The fourth limb of yoga is Pranayama. Etymologically Pranayama can be broken down in two ways: pran (breathe/breathing) + ayam (expansion), or prana (breath, life force) + yama (control, restrain). I’ve come across both explanations in various places, but I feel taking both etymologies together fully encompasses what Pranayama is about.
Prana is our breath, our life energy, and the breath of the soul. It is the vital force of the True Self. Pranayama practices such as Ujjayi, Anuloma-Viloma, Kapalabhati, etc. teach us how to control our breath. Through breath control we can expand our ribcages, increase the oxygen in our bodies which gives us more energy and promotes healing, open up the nadis (energy channels), and decrease stress. Pranayama practices can also be helpful tools for meditation. To still the mind we can turn our drishti, our inner focus, towards our breath.
By learning Pranayama practices, we learn ways to control our breath, but it is through this control of the breath that we learn to expand our life force. As we expand the breath throughout our bodies and minds, we expand our souls. Through Pranayama practices we can expand beyond the limits of the body and mind and connect with the vibrations of the universal prana.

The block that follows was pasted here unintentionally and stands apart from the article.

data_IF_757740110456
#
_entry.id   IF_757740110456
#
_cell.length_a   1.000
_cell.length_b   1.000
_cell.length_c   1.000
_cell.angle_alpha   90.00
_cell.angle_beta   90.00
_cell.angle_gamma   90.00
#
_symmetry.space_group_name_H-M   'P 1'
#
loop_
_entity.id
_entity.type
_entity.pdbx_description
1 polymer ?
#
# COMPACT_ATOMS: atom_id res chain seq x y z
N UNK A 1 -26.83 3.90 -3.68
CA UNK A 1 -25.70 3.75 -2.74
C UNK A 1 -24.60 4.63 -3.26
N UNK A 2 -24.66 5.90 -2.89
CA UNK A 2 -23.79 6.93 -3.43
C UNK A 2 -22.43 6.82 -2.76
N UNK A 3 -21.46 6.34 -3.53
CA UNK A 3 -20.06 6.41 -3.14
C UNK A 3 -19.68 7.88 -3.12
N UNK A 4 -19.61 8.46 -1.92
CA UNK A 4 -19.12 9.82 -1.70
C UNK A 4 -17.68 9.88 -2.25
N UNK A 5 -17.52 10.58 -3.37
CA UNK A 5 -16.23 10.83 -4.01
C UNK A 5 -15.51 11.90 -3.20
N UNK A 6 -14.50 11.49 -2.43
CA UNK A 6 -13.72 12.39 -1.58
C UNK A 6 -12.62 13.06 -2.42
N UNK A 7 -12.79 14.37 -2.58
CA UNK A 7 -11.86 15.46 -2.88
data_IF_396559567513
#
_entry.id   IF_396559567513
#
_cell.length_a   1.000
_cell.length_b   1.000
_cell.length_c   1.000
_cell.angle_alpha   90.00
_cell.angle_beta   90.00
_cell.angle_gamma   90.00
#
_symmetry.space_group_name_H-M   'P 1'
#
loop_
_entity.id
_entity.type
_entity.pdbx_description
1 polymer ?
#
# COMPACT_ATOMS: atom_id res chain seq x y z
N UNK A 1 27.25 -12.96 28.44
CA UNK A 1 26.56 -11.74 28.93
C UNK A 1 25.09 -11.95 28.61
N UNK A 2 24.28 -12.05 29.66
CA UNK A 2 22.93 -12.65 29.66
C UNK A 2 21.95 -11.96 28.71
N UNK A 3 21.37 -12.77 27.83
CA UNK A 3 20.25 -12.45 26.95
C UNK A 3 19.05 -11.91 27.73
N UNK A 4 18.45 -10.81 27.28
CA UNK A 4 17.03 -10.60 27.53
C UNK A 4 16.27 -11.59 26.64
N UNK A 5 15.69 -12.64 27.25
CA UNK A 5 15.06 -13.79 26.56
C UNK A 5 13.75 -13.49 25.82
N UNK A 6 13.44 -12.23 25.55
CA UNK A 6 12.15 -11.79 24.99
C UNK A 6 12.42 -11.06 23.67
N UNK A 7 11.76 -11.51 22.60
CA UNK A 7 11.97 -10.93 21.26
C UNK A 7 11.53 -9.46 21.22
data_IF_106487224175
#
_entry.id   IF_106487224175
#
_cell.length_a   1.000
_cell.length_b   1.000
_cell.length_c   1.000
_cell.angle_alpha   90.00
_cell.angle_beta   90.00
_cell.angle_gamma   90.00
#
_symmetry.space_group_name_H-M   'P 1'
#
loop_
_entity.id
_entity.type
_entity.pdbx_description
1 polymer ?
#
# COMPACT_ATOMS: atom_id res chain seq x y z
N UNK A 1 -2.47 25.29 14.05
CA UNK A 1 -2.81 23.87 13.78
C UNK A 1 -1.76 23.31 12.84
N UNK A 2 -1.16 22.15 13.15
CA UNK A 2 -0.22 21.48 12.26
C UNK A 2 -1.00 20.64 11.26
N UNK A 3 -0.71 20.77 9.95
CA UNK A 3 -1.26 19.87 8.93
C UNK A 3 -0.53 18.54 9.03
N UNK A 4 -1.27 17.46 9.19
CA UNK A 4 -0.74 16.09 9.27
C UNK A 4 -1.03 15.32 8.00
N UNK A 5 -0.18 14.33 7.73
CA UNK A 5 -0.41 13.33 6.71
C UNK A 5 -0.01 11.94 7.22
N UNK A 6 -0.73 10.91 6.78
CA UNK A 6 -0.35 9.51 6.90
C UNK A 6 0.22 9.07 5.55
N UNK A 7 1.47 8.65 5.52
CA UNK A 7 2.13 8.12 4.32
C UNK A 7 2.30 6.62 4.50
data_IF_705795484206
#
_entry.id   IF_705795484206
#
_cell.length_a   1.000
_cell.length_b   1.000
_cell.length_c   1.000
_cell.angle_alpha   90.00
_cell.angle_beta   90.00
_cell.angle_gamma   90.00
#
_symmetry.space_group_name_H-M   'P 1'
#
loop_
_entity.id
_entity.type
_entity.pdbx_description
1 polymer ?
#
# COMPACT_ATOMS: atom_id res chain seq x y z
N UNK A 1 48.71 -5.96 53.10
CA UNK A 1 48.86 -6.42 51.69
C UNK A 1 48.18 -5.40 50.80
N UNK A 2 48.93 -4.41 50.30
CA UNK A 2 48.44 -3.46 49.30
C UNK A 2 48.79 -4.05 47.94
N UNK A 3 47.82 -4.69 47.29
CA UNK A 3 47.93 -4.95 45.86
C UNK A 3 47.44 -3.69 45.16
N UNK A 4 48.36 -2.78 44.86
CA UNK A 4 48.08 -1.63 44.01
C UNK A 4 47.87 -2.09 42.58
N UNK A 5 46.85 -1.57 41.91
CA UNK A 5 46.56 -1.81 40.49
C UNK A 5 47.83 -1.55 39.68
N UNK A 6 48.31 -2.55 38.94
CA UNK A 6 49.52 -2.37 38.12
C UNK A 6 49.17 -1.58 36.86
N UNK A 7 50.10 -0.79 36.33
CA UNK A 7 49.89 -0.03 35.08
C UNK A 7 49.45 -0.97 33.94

Whatever moves in the universe, whether it is either seen or heard, whether it is within or without – it is pervaded by breath.
- Mahanarayana Upanishad
There is an intimate connection between the breath, nerve currents, and control of the inner prana or vital forces. Prana becomes visible on the physical plane as motion and action, and on the mental plane as thought. Pranayama is the means by which a yogi tries to realize within his individual body the whole cosmic nature, and attempts to attain perfection by attaining all the powers of the universe.
- Swami Sivananda
Prana is the sun…The sun gives light and life to all who live, east and west, north and south, above, below; It is the prana of the universe…Prana burns as fire; he shines like the sun; he rains as the cloud; he blows as the wind; he crashes as the thunder in the sky. He is earth; he has form and no form; Prana is immortality.
- Prashna Upanishad